For now the glass remains half full for many businesses. "The situation is dramatic," the German Hotel and Restaurant Association (DEHOGA) summarised, noting that restaurant owners expect June revenues on average to be 60 percent lower than last year. "Sure, customers are coming back but very, very slowly," said Sahin Ciftci, the owner of Zeus pizzeria in Berlin's trendy Friedrichshain district. "People are still afraid to come and sit inside," he sighed, surveying his empty dining room at midday.
India becomes third worst-hit country as coronavirus cases rocket by 24,000 in a day after lockdown eased
India has seen a surge of more than 24,000 new coronavirus cases in the past 24 hours. The country now has the third-highest number of infections in the world - 697,413, including 19,693 deaths.
Coronavirus pushes US hospitals to the brink as India hits record new cases
Hospital beds are full in parts of Texas, while calls for fresh stay-at-home orders are growing. Some mayors say their cities reopened too early, as President Donald Trump tries to downplay the disease that has gripped much of the country. India faces similar challenges as it clocked a record daily number of cases across a vast nation where medical facilities are uneven and many COVID-19 infections are likely to be undiagnosed.
Vietnam reports 14 new COVID-19 cases, all imported
Vietnam’s health ministry on Monday reported 14 new coronavirus infections, all among Vietnamese citizens held in quarantine upon their arrival from overseas.
The Southeast Asian country has been 81 days without a domestically transmitted infection due to successful programmes to contain the virus. It has yet to report any deaths from the coronavirus and has confirmed 369 cases in total, over 90% of which have recovered.
African nations reopening airspace despite rising COVID-19 cases
Kenya continues to battle the COVID-19 pandemic with cases steadily rising each day. Government have locked down a handful of counties including the capital Nairobi and imposed a night-time curfew as part of containment efforts. Kenya as of May 10 was the fourth most impacted country in the East / Horn of Africa region only behind Djibouti, Sudan and Somalia. Government also rolled out mass testing in virus hot spots, borders remain shut and a ban on public gatherings continues.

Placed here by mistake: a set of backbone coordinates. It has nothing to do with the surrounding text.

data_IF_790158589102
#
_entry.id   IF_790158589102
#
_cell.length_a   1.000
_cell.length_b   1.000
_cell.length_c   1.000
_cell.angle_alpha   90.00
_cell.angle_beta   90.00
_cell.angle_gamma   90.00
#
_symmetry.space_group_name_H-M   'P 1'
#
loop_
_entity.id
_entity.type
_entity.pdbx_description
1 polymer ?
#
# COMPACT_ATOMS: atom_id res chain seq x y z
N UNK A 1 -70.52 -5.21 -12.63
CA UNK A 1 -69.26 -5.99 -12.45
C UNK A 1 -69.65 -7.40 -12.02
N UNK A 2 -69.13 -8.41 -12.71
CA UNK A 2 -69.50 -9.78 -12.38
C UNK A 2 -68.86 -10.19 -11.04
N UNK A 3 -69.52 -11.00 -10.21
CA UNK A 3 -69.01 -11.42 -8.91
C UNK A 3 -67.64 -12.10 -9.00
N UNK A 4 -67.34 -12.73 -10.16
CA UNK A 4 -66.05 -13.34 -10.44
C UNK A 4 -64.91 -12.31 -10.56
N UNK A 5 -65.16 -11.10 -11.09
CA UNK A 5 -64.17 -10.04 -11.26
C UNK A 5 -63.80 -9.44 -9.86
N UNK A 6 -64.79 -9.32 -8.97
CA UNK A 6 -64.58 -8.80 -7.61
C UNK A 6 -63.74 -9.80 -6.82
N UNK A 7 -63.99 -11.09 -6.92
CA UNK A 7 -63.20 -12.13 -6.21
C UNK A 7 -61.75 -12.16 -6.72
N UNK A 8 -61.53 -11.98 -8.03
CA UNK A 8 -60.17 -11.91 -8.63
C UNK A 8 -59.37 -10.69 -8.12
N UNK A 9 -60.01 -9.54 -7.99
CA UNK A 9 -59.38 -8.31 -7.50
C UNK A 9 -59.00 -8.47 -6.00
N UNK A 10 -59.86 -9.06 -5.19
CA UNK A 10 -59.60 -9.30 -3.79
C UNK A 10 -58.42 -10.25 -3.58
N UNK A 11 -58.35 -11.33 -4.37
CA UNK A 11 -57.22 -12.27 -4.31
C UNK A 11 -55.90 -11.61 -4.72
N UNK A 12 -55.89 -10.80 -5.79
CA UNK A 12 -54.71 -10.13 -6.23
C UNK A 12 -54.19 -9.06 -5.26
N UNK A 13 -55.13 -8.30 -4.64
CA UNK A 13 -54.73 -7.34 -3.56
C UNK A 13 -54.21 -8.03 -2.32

India surges to 3rd-highest in cases as virus slams US hospitals
India on Monday became the third-highest coronavirus caseload in the world, as officials warned hospitals in the United States were in danger of being overwhelmed by a surge in infections. The Indian government—like many around the world—has gradually lifted virus restrictions to help the battered economy, but the number of cases has continued to climb, with 24,000 reported in 24 hours to take the total to nearly 700,000 on Monday. India's major cities including New Delhi and Mumbai are the hardest-hit, and critics say too few tests are being conducted and that many COVID-19 infections are likely to go undiagnosed.
India just surpassed Russia as the country with the 3rd-most coronavirus infections
India recorded tens of thousands of new COVID-19 cases over the weekend, raising the country's total number past Russia's as the third-largest in the world. The country has recorded nearly 700,000 cases despite strict lockdowns imposed from March to May. A lack of testing and external factors preventing social distancing among the population of 1.3 billion are thought to be to blame as some cities are preparing to impose lockdowns again.
Peru Coronavirus Cases Top 300,000 as Andean Nation Eases Lockdown
The South American copper producer, which locked down in March against the virus but struggled to enforce a nationwide quarantine in the face of rising economic hardship, trails only Brazil in the region in terms of case numbers. Peru's death toll from the virus now stands at 10,589, the 10th-highest in the world, according to Reuters calculations. President Martín Vizcarra's government has eased restrictions this month to allow economic growth to revive, including the key mining sector. Peru is the world's second-largest producer of copper.